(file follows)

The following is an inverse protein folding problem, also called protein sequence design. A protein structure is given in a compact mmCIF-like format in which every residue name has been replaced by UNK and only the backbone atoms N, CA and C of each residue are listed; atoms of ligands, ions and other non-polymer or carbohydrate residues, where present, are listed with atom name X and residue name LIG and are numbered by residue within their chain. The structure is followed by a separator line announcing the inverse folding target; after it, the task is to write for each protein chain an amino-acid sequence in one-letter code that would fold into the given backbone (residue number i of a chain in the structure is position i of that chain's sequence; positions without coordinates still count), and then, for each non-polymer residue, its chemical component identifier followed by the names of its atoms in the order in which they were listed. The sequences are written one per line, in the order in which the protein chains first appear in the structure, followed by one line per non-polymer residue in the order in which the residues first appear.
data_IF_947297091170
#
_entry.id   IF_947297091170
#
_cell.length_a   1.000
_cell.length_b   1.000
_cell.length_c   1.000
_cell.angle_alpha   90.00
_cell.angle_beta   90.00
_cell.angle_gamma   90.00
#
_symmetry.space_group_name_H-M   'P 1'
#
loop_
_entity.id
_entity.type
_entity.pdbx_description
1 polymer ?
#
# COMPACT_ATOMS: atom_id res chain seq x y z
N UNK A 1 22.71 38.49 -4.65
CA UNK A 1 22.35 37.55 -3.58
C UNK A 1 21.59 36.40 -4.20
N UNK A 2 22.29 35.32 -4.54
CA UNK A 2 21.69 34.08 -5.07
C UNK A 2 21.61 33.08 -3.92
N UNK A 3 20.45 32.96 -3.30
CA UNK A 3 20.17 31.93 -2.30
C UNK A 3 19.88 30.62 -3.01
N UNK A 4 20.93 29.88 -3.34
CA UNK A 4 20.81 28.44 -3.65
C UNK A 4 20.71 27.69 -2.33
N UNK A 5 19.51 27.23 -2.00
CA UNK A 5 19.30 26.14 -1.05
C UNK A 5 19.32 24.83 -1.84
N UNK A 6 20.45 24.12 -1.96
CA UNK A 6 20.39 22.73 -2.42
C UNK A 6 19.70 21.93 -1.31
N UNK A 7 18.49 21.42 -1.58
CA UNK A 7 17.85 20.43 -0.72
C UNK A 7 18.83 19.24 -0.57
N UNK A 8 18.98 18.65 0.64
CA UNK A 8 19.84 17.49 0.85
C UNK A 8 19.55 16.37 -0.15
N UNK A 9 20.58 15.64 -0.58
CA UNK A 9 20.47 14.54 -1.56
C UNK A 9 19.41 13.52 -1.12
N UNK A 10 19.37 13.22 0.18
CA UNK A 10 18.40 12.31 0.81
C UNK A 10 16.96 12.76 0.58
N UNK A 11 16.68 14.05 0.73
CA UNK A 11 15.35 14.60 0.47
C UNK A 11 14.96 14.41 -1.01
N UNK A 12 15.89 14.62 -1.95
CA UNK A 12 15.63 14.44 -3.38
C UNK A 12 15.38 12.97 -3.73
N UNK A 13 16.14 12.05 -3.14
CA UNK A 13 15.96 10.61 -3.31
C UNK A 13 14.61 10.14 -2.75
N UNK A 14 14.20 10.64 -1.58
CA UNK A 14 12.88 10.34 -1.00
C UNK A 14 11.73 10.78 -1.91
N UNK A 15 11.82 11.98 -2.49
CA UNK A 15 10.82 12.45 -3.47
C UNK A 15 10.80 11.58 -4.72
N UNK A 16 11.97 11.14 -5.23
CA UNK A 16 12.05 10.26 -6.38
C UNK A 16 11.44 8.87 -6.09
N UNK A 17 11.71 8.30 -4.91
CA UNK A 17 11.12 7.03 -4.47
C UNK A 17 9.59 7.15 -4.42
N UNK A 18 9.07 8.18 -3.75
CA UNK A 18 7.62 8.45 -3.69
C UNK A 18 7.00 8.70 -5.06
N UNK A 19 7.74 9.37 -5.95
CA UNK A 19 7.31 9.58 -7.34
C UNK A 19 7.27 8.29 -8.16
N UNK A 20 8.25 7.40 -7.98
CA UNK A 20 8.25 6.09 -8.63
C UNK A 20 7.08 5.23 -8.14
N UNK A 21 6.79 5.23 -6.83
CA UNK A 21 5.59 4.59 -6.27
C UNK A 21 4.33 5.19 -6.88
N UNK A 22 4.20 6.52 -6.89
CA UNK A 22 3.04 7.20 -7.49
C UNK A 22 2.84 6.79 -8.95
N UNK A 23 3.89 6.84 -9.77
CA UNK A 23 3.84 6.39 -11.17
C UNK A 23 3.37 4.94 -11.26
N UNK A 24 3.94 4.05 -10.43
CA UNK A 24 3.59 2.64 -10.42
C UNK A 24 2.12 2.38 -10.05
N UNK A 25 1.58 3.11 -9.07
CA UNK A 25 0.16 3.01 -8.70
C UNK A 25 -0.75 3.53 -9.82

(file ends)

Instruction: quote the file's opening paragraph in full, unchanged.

The following is an inverse protein folding problem, also called protein sequence design. A protein structure is given in a compact mmCIF-like format in which every residue name has been replaced by UNK and only the backbone atoms N, CA and C of each residue are listed; atoms of ligands, ions and other non-polymer or carbohydrate residues, where present, are listed with atom name X and residue name LIG and are numbered by residue within their chain. The structure is followed by a separator line announcing the inverse folding target; after it, the task is to write for each protein chain an amino-acid sequence in one-letter code that would fold into the given backbone (residue number i of a chain in the structure is position i of that chain's sequence; positions without coordinates still count), and then, for each non-polymer residue, its chemical component identifier followed by the names of its atoms in the order in which they were listed. The sequences are written one per line, in the order in which the protein chains first appear in the structure, followed by one line per non-polymer residue in the order in which the residues first appear.